Redskins rookie report: Ryan Grant

August, 6, 2014
Aug 6
10:45
AM ET
RICHMOND, Va. -- I've been writing updates on every Redskins rookie throughout training camp. Today: receiver Ryan Grant, a fifth-round pick from Tulane.

What he’s learning: Well, that he can play at the NFL level. His route running has been that good in practice. But Grant will have to get used to beating corners who want to jam him hard at the line, like New England did Monday. That’s not just about him being physical; ultimately it’s his feet that have to help him win.

He’s adjusting to the physical aspect of the run game and how to block. It’s not just about size and strength for him; it’s as much about understanding angles and obstructing a defender long enough to allow the running back a chance to get outside.

[+] EnlargeRyan Grant
AP PhotoRookie wide receiver Ryan Grant has been impressive so far in training camp.
But, overall, he needs to still mature as a receiver. There have been other Redskins receivers who look good in practice but in games don’t show up. Taylor Jacobs, for example (though his issue often was confidence; Grant does not have that problem).

“It’s more just game situations when it comes to NFL defenses and how fast they are,” receivers coach Ike Hilliard said, “and how your reaction time needs to be different. I’d also like to see him get a few more deep balls.”

What he’s shown: Quite a lot. Grant is not a burner, which is one reason some teams were turned off by him before the draft. But he runs routes that other rookies just don’t. It happened again Tuesday against the Patriots when, in a one-on-one drill, he took an outside release, cut back inside and the defensive back guessed this was his ultimate move. But Grant planted his foot hard and spun back outside – and was open by at least 5 yards. Impressive.
Grant understands to how to press a defensive back when running a route and use the DB's leverage against them. He attacks defensive back’s blind spots – as on the previous route – and runs with a narrow base, allowing him to glide in and out of routes.

“It’s all about being able to open your hips and get out of breaks as soon as possible,” Grant said.

He really does conduct himself more like a veteran.

“The kid has unbelievable instincts in terms of route running,” Hilliard said. “He understands stems and how to work defensive backs. He has a feel for the game; great body control. He takes great angles out of cuts. He has a chance to be the complete package.”

Grant showed in college the ability to make tough, contested catches downfield and that’s showed up at times in practice. He catches the ball at its highest point whenever possible.

Also, and this is a subtle but big aspect for a young receiver, he comes back for the ball all the time. That stems from his time at Tulane.

“I didn’t have any RG III’s [Robert Griffin III] or Kirk Cousins throwing me the ball,” Grant said. “I had average to below average quarterbacks so I had to make plays on the ball. If you come back for the ball, you have a chance at making the play and being on the field more often.”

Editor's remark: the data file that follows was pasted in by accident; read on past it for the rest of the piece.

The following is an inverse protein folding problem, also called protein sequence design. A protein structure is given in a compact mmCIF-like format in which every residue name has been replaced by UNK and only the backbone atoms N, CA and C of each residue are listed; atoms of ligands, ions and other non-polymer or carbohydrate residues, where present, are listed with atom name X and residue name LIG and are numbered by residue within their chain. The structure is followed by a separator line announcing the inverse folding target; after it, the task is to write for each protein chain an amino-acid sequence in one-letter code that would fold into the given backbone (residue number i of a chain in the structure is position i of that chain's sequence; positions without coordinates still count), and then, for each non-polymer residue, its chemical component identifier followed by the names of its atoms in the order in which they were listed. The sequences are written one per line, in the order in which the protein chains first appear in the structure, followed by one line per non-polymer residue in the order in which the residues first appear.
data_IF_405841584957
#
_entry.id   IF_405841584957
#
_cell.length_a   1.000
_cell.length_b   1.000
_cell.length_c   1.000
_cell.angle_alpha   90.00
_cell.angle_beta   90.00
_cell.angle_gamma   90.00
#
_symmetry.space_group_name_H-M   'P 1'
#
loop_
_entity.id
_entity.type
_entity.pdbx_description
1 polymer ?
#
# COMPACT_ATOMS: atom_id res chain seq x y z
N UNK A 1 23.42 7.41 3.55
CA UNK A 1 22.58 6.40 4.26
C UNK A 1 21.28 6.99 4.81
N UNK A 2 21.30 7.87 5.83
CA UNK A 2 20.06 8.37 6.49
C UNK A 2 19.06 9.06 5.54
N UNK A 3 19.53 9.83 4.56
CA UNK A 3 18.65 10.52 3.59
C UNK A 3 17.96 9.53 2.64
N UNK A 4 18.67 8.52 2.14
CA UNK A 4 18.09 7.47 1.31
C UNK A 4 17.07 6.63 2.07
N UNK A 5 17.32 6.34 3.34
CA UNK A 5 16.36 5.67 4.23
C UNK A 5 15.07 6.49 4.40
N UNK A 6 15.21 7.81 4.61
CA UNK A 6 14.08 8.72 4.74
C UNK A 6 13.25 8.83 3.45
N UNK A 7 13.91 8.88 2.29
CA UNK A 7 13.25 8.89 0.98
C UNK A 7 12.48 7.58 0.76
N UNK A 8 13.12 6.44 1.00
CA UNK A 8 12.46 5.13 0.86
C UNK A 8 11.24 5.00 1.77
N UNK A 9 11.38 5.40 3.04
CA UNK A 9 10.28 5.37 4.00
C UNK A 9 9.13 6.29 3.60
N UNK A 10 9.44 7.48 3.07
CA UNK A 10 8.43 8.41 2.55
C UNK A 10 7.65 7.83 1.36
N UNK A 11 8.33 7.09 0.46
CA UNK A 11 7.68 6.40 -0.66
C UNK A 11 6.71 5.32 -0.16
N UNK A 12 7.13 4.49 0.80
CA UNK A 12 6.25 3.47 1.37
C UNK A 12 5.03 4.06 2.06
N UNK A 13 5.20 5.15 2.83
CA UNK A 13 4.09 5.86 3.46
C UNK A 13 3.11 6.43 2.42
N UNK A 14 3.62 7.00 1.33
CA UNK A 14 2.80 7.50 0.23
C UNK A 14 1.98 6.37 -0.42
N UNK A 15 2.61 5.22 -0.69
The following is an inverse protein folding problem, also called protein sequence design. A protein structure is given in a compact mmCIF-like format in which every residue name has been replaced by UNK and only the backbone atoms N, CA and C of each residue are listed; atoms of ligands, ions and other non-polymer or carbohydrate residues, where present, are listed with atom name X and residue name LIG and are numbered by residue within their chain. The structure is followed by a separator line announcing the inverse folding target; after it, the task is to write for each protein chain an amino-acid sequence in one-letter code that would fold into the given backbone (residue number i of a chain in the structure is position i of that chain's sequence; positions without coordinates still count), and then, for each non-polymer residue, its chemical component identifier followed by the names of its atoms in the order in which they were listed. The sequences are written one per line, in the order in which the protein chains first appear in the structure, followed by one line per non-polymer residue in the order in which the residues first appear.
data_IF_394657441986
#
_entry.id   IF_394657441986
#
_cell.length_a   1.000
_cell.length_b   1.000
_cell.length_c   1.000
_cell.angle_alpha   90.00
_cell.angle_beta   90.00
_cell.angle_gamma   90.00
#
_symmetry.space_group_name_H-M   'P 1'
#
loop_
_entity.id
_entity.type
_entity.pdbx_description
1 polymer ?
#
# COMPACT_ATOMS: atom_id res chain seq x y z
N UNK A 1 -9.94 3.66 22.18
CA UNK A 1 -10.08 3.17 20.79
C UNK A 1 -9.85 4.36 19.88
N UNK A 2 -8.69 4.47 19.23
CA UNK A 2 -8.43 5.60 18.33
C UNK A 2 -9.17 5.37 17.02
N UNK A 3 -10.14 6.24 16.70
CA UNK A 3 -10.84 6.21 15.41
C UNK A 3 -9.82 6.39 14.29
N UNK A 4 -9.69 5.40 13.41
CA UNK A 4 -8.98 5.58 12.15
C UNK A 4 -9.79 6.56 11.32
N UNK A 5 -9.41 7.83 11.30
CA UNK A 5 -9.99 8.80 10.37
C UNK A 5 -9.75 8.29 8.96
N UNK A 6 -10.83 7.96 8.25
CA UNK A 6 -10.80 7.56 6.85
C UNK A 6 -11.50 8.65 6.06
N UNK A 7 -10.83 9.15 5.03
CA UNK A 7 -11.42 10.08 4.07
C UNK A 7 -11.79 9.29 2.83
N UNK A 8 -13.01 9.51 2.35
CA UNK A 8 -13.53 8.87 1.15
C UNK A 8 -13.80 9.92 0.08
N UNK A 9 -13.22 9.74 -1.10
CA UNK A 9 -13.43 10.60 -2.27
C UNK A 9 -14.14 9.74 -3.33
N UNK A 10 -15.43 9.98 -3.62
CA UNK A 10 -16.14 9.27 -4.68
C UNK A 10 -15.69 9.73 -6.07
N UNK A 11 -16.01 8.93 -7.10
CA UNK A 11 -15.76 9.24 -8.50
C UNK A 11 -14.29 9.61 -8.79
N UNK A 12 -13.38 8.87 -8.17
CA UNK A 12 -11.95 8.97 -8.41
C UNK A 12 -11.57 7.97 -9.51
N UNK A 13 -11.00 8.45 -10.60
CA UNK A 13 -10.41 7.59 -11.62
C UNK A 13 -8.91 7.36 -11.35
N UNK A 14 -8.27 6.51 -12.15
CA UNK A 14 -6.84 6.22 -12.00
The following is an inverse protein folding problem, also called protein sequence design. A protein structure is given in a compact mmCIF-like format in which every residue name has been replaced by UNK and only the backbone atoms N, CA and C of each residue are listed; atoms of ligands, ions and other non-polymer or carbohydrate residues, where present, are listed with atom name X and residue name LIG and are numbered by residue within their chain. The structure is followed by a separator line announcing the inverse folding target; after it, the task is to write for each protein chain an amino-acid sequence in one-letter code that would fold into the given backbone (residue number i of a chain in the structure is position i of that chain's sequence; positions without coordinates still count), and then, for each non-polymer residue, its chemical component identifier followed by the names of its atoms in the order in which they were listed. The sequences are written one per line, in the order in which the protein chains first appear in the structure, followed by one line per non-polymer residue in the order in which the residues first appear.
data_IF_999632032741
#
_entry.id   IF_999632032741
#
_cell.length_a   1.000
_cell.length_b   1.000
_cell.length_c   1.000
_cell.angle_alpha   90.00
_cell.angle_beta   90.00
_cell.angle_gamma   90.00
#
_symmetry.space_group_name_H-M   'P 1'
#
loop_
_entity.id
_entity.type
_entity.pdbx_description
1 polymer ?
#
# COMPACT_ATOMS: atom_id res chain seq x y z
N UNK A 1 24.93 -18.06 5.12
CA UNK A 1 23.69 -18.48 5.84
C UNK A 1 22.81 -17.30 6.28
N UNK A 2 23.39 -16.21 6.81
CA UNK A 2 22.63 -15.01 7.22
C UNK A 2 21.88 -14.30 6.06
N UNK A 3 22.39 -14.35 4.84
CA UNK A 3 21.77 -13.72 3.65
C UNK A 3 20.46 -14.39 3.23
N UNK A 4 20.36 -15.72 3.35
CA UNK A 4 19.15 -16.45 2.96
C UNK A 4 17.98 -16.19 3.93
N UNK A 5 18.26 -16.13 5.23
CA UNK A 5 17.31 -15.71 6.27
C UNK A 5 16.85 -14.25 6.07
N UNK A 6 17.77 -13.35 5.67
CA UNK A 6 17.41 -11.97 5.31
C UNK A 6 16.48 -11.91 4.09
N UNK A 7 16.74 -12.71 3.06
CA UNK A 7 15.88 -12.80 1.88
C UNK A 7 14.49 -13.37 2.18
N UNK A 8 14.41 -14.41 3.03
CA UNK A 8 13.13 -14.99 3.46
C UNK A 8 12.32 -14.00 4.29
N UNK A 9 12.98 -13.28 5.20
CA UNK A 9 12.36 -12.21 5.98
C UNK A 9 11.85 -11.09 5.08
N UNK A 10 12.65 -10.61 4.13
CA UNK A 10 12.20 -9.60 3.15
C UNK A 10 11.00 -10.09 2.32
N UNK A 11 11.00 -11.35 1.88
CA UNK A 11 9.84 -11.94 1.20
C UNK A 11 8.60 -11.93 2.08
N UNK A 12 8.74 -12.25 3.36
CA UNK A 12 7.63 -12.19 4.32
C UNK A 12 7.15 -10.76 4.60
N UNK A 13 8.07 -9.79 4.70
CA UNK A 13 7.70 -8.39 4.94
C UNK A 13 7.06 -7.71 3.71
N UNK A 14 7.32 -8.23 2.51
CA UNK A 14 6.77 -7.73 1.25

Hilliard said Grant already is learning to play all three receiver positions.

“It really doesn’t come that easily for rookies,” Hilliard said. “He pays attention to detail. He takes great notes. If a mistake is made, which there haven’t been many, we’ll put him in the same position a couple days down the road and he’ll correct it.”

What he needs to show: The ability to make an occasional play downfield and to beat higher-caliber corners. He did go up against Darrelle Revis a couple times in practice, a tough matchup for any wideout. Grant had a slant route thrown to him against Revis, but the corner broke it up after minimal separation. But the way Grant runs routes, I’d anticipate him improving. Still, most of the corners he’s facing in camp are guys on the bubble for making the roster – certainly not all, but a good amount. However, Grant is creating excellent separation against these corners, a sign that he’s ready for more.

“He’s very patient at the line,” Hilliard said, “with savvy quickness laterally that allows him to get open.”

But he still has to show it against starters, which is something that could take a little time. Even coach Jay Gruden said he needs to work on his release from the line, which is why he said, “I’m not going to go crazy right now.”

Then he said, “Overall his knowledge of the game, his knowledge of the position, understanding of route concepts and route discipline is not like a rookie – any rookie I’ve been around anyway.”

Grant also will need to show the ability to read coverages on the fly and adjust accordingly; it’s a tough adjustment for rookies.

“When you’re as smart and capable as he is to absorb that knowledge, he’ll get better,” offensive coordinator Sean McVay said.

Projection: Grant clearly will be on the 53-man roster. The question is what role he will have and that’s tough to know. He’s looked good, but he still has to prove himself more against starting corners. Plus, the Redskins have three excellent receivers who will get all the time. They have two other veteran receivers in Aldrick Robinson and Santana Moss. But I have a feeling Grant will work his way into some action while continuing to develop.

John Keim

ESPN Washington Redskins reporter

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